RXACTIVE Fitness Wear Helps You Work Out Harder In Less Time

Many of you probably know the feeling you get when you only have 30 minutes to squeeze in a run between work and a dinner meeting, but you’ve drank enough coffee to keep going for miles. RXACTIVE has a solution.

The company launched an Indiegogo campaign yesterday for its activewear with built-in resistance, and far surpassed its funding goal of $30,000 within the first day.

Founders Frank Yao, an NYU med student, and Keeth Smart, a former Olympic fencer, initially designed RXACTIVE as a tool to help patients with unhealthy living habits reach a minimum baseline of fitness so that they could start exercising regularly.

They soon realized that a massive group of fitness freaks in the U.S. would be a far better target market. The two have since been working with a team of doctors at NYU, as well as former NBA Commissioner David Stern (one of their advisers), to turn the technology they developed into a product that athletes want to wear.

“Our clothing is specially designed with elastic panels that are placed to counteract target muscle groups,” says Yao. “We’ve positioned elastic panels opposite those muscles, so that more effort has to be generated to make the same movements.”

Essentially, it’s like having built-in resistance bands in your leggings. Like a high-tech take on ankle weights.

We’ve seen this before with Sketchers Shape-Ups and Reebok EasyTone shoes, which became somewhat of a fad back in 2010 before they tanked, resulting in lawsuits and mass refunds.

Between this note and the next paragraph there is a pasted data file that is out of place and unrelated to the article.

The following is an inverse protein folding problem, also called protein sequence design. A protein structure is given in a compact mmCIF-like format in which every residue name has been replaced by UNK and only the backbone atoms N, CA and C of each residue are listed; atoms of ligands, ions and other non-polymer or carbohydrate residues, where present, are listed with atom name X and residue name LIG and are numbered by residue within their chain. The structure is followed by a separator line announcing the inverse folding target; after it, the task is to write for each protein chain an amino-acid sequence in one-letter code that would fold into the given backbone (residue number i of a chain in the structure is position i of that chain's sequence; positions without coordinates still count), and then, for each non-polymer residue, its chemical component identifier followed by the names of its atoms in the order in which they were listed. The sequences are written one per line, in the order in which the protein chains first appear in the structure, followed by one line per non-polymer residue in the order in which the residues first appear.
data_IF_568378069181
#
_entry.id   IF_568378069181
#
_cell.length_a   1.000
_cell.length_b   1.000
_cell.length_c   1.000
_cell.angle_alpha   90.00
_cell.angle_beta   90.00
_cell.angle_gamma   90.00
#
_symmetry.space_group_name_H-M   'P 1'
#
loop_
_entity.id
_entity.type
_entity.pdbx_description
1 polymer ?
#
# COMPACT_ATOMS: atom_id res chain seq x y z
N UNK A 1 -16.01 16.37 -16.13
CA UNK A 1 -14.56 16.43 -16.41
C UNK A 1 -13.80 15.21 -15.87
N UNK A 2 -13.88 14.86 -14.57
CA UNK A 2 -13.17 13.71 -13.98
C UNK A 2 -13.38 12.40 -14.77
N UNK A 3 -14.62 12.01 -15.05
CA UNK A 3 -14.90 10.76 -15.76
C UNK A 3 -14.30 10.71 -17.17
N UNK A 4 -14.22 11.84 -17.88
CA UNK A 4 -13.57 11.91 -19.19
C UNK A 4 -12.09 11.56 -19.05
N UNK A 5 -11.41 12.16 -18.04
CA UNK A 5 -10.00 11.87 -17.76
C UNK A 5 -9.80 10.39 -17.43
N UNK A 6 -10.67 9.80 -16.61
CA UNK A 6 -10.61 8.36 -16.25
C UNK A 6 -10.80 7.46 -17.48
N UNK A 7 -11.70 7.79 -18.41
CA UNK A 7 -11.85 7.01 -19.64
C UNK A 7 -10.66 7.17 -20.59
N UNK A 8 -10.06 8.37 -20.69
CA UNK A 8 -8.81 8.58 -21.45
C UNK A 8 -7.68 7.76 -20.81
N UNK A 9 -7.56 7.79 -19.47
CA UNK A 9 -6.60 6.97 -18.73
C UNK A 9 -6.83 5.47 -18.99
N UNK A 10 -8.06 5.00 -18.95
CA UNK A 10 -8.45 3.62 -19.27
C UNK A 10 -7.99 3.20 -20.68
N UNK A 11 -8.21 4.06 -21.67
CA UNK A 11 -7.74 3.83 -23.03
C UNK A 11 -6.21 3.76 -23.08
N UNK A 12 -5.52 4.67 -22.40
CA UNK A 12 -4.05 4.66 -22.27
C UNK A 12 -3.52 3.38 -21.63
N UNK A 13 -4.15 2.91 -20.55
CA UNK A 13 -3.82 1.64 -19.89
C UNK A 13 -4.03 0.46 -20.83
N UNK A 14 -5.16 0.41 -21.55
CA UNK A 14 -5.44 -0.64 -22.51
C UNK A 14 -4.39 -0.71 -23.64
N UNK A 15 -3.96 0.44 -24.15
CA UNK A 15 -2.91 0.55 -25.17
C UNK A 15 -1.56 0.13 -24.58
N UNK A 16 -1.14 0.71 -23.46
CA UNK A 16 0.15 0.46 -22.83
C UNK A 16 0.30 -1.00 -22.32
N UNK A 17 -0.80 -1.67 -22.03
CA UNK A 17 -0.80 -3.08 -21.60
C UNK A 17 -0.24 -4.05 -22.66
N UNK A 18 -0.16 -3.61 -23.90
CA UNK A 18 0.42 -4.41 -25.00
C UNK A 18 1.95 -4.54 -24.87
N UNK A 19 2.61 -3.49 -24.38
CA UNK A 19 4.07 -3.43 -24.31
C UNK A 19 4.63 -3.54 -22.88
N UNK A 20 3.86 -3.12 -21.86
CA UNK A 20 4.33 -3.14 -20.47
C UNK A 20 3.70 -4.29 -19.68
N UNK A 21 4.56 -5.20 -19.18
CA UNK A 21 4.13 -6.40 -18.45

“Not only did these products not work, but research came out showing that they were harmful,” says Yao. “They messed with tendons and joints at the foot, and as a result people stopped using them.”

To avoid this, RXACTIVE has tested their clothing extensively to make sure it won’t cause injury. When running with REACTIVE products, athletes demonstrated a 23 percent increase, on average, in hamstring and quadriceps activation. They also increased their heart rate by 8 percent on average, and burned 14 percent more calories.

“We use resistance bands in the rehabilitation hospital constantly, we tie them to different things, they’re all over the floor so much that it almost becomes a tripping hazard,” says Dr. JR Rizzo, an instructor at the NYU School of Medicine and adviser to RXACTIVE. “Being able to integrate them into a wearable form factor is fantastic, and will really revolutionize high performance training.”

RXACTIVE says the first products will ship to Indiegogo backers before Thanksgiving, and they plan to sell their compression shorts and leggings starting around $120 per pair after the campaign finishes.